Surgical left ventricular remodeling leads to better long-term survival and exercise tolerance than coronary artery bypass grafting alone in patients with moderate ischemic cardiomyopathy

Omer Dzemali, Petar Risteski, Farhad Bakhtiary, Eduard Singer, Andreas Zierer, Peter Kleine, Anton Moritz
Journal of Thoracic and Cardiovascular Surgery 2009, 138 (3): 663-8

OBJECTIVES: Optimal treatment strategies for patients with ischemic cardiomyopathy and moderately reduced left ventricular function remain controversial. We assessed the early and midterm outcomes after surgical revascularization alone versus revascularization and additional left ventricular remodeling in these patients.

METHODS: Between 2000 and 2003, 285 consecutive patients with coronary artery disease and moderately impaired left ventricular function (ejection fraction 30%-40%) were surgically treated with coronary artery bypass grafting alone (group 1, n = 165) or open left ventricular remodeling in addition to revascularization (group 2, n = 120). Preoperatively, the New York Heart Association class, left ventricular ejection fraction, and end-diastolic diameter were comparable. Early and midterm outcomes, hemodynamic performance, and quality of life assessed by Minnesota Quality of Life Questionnaire were evaluated during a mean follow-up period of 70 months.

RESULTS: Group 2 patients demonstrated significantly longer ventilation times, higher blood loss, and need for blood transfusion but had significantly lower operative mortality (4.5% compared with 8.5% in group 1). Seven-year follow-up demonstrated survival of 74.3% +/- 8.1% in group 1 versus 84.2% +/- 5.4% in group 2 (P < .05). Follow-up examinations revealed greater improvement of functional class in group 1 with mean 1.7 +/- 0.7 versus 2.03 +/- 0.8 in group 2 (P < .05). Cardiac-related hospital readmissions were comparable (3.8% vs 4.1%, P = .73).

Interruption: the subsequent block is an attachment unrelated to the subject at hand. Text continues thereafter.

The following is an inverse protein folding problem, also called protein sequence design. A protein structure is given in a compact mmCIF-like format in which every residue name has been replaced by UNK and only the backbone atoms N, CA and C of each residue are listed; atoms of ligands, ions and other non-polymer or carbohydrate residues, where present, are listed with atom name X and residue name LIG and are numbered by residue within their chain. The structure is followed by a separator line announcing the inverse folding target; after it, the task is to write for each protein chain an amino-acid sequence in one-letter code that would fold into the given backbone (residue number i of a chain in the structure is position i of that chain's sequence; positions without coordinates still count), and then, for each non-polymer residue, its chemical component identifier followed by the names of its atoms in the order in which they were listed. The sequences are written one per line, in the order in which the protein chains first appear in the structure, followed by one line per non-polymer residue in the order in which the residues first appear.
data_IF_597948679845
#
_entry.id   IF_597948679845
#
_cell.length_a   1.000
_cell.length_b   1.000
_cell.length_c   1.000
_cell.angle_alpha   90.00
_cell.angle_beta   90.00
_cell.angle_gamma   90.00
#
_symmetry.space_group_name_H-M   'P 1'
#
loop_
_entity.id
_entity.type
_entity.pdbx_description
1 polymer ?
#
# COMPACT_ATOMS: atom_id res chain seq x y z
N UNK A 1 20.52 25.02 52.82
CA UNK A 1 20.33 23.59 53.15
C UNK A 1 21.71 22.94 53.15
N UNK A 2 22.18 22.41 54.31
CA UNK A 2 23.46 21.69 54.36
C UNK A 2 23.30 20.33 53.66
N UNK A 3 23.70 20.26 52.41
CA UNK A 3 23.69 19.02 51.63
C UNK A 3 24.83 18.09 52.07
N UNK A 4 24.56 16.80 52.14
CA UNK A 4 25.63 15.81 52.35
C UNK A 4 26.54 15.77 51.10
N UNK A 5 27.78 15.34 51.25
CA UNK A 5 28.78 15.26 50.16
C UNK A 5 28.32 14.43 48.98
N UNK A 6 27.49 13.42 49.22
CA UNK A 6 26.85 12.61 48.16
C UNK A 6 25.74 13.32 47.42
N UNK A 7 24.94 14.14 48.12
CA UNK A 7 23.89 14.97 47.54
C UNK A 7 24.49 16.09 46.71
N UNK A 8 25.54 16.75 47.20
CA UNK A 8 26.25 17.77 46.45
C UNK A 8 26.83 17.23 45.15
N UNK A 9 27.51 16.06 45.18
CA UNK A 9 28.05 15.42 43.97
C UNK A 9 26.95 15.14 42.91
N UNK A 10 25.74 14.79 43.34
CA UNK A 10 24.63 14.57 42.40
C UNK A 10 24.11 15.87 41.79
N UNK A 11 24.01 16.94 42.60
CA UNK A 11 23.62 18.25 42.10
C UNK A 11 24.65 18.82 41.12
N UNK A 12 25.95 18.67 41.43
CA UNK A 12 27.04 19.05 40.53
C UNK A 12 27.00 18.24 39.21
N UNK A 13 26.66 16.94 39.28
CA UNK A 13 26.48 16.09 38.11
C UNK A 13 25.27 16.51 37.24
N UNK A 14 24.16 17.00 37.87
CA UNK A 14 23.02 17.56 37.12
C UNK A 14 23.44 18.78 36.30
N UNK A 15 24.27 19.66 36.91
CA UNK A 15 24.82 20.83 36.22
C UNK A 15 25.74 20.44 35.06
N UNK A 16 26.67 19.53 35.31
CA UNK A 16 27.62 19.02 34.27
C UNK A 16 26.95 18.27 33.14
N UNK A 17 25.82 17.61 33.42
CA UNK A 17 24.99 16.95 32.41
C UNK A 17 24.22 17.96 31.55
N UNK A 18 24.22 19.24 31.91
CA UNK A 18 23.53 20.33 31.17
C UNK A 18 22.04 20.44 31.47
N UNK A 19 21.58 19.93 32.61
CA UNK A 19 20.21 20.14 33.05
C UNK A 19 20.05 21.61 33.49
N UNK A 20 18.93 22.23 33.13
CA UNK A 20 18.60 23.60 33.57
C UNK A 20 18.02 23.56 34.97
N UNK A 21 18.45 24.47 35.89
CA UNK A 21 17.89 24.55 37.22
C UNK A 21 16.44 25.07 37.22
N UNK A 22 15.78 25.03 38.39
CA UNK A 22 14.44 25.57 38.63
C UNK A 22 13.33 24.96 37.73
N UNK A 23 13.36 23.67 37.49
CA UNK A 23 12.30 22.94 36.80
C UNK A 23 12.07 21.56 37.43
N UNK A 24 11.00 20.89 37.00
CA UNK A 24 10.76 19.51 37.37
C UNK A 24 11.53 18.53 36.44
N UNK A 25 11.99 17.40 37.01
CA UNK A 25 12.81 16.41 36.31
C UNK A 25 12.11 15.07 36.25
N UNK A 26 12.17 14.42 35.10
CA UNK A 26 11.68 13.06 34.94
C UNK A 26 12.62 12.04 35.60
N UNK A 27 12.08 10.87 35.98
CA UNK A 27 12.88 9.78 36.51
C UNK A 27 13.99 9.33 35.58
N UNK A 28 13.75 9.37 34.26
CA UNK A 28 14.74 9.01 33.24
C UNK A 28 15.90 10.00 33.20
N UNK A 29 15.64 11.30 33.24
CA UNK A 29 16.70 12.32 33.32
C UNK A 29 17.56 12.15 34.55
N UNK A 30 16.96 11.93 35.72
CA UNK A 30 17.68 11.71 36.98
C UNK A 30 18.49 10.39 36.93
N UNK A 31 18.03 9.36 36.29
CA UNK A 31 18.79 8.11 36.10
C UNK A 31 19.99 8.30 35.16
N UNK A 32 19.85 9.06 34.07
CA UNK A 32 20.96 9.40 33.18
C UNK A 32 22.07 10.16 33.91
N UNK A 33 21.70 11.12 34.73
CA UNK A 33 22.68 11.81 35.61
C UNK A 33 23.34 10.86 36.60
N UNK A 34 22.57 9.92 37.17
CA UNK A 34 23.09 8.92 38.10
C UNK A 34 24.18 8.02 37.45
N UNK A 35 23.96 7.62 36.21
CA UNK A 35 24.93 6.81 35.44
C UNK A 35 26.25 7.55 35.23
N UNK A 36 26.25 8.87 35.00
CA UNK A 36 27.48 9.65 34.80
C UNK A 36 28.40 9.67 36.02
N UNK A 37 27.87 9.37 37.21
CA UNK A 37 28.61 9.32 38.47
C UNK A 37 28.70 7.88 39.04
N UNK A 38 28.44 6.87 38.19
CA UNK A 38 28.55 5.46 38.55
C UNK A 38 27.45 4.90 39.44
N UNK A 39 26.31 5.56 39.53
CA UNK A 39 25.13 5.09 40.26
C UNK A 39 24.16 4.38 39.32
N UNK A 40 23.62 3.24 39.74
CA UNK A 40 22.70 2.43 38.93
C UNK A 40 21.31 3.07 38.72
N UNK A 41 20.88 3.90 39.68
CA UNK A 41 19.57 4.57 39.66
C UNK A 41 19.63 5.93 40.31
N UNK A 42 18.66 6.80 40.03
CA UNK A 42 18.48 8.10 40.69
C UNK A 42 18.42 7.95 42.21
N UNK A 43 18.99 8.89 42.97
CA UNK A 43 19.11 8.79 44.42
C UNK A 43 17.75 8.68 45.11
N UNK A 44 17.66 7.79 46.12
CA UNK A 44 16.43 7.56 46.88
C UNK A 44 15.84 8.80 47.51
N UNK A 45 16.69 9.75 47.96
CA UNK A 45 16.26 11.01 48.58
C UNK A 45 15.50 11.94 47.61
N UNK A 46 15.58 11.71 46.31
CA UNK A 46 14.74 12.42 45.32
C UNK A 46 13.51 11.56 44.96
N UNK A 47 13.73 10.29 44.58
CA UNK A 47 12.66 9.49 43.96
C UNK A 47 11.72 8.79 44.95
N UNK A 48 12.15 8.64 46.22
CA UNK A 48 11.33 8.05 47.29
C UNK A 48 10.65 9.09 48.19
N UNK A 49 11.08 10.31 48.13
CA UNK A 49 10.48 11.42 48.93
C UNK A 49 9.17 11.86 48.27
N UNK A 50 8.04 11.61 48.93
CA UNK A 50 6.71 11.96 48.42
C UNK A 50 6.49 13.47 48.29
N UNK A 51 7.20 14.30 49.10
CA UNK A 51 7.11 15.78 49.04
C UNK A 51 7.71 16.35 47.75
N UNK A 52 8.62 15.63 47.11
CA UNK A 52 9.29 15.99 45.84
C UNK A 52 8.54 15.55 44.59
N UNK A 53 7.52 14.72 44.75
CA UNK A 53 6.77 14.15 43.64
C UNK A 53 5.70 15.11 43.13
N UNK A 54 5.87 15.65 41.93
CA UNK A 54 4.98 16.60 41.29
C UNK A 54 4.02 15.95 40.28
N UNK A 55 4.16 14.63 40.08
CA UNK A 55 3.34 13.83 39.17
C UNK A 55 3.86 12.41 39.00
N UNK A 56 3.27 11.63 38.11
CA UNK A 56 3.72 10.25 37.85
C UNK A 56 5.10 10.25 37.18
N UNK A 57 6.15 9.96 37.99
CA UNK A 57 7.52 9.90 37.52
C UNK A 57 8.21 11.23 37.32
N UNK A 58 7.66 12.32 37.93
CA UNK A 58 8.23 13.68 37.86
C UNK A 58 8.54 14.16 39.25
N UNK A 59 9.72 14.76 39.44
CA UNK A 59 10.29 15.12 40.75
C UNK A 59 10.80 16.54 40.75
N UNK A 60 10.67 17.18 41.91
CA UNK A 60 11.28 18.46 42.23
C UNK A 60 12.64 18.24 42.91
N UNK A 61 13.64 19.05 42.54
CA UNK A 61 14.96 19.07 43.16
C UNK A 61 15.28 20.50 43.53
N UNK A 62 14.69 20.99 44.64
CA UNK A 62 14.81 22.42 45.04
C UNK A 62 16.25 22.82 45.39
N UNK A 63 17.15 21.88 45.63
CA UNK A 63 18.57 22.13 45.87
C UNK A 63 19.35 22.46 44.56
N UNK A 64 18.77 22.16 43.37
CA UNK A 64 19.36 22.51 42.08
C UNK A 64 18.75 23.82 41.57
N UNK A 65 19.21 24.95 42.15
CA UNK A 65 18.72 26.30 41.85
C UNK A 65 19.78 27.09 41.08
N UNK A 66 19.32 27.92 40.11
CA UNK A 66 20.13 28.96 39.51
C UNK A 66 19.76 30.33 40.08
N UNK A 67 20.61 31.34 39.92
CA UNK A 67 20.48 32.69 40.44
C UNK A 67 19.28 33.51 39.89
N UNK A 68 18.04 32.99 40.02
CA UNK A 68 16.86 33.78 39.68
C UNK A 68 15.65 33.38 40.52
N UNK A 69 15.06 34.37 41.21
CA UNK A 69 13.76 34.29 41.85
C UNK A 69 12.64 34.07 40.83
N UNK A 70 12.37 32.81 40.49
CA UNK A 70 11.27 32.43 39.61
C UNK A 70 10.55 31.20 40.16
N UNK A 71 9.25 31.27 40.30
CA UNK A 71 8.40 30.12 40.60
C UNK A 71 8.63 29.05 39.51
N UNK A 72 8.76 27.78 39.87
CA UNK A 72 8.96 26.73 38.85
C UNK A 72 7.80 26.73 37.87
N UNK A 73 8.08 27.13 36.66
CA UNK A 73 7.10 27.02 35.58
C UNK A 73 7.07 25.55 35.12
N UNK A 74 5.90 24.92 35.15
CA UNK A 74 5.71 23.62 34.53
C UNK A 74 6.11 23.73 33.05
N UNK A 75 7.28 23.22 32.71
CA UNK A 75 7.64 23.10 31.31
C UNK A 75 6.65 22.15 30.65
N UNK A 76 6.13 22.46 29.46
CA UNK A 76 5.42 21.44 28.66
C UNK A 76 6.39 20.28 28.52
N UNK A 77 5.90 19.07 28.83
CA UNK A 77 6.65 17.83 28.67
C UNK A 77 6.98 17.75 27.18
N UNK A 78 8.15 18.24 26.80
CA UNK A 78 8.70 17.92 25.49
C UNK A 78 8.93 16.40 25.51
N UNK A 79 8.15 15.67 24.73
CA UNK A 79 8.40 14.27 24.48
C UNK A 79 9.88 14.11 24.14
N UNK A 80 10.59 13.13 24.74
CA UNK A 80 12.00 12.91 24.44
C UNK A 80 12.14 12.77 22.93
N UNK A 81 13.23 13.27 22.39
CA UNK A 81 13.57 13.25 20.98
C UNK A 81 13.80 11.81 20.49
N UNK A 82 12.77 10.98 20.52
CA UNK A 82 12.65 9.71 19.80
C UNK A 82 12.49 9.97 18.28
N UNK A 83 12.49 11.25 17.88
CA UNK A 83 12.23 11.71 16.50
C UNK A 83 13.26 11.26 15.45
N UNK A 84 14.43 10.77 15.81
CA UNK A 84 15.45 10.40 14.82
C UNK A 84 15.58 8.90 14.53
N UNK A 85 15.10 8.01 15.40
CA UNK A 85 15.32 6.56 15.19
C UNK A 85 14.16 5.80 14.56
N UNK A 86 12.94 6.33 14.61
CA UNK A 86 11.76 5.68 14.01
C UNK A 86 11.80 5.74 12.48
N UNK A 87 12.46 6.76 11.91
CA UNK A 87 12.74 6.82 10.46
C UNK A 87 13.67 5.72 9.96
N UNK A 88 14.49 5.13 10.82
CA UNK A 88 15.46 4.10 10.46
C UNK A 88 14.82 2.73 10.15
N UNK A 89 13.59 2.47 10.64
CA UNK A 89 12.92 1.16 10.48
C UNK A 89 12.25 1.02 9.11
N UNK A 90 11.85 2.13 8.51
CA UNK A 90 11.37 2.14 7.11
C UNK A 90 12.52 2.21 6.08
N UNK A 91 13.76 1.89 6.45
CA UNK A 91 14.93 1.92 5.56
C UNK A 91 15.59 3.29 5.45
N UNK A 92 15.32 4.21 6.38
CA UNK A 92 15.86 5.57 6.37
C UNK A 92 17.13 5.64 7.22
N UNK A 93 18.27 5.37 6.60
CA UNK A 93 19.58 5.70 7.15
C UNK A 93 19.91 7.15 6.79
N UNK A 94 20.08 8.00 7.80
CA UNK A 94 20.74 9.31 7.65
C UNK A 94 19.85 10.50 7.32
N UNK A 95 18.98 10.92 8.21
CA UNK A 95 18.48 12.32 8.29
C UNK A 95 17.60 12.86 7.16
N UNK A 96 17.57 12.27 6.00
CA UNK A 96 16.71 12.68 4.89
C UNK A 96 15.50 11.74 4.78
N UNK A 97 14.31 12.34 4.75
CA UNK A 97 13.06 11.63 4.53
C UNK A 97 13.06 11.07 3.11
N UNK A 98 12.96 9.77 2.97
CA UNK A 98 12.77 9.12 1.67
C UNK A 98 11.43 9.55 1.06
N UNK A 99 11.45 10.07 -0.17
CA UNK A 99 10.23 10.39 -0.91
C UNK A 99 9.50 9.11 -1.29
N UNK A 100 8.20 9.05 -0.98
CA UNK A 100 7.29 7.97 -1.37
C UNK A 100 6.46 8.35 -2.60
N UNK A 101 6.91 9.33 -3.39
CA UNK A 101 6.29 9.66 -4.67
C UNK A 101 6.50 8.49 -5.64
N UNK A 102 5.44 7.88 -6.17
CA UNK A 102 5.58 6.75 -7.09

CONCLUSIONS: Patients with ischemic cardiomyopathy, in whom surgical ventricular remodeling was possible and performed, experienced more perioperative complications but had superior early and midterm outcome regarding survival, functional class, and quality of life.

Full Text Links

Find Full Text Links for this Article


You are not logged in. Sign Up or Log In to join the discussion.

Related Papers

Remove bar
Read by QxMD icon Read

Save your favorite articles in one place with a free QxMD account.


Search Tips

Use Boolean operators: AND/OR

diabetic AND foot
diabetes OR diabetic

Exclude a word using the 'minus' sign

Virchow -triad

Use Parentheses

water AND (cup OR glass)

Add an asterisk (*) at end of a word to include word stems

Neuro* will search for Neurology, Neuroscientist, Neurological, and so on

Use quotes to search for an exact phrase

"primary prevention of cancer"
(heart or cardiac or cardio*) AND arrest -"American Heart Association"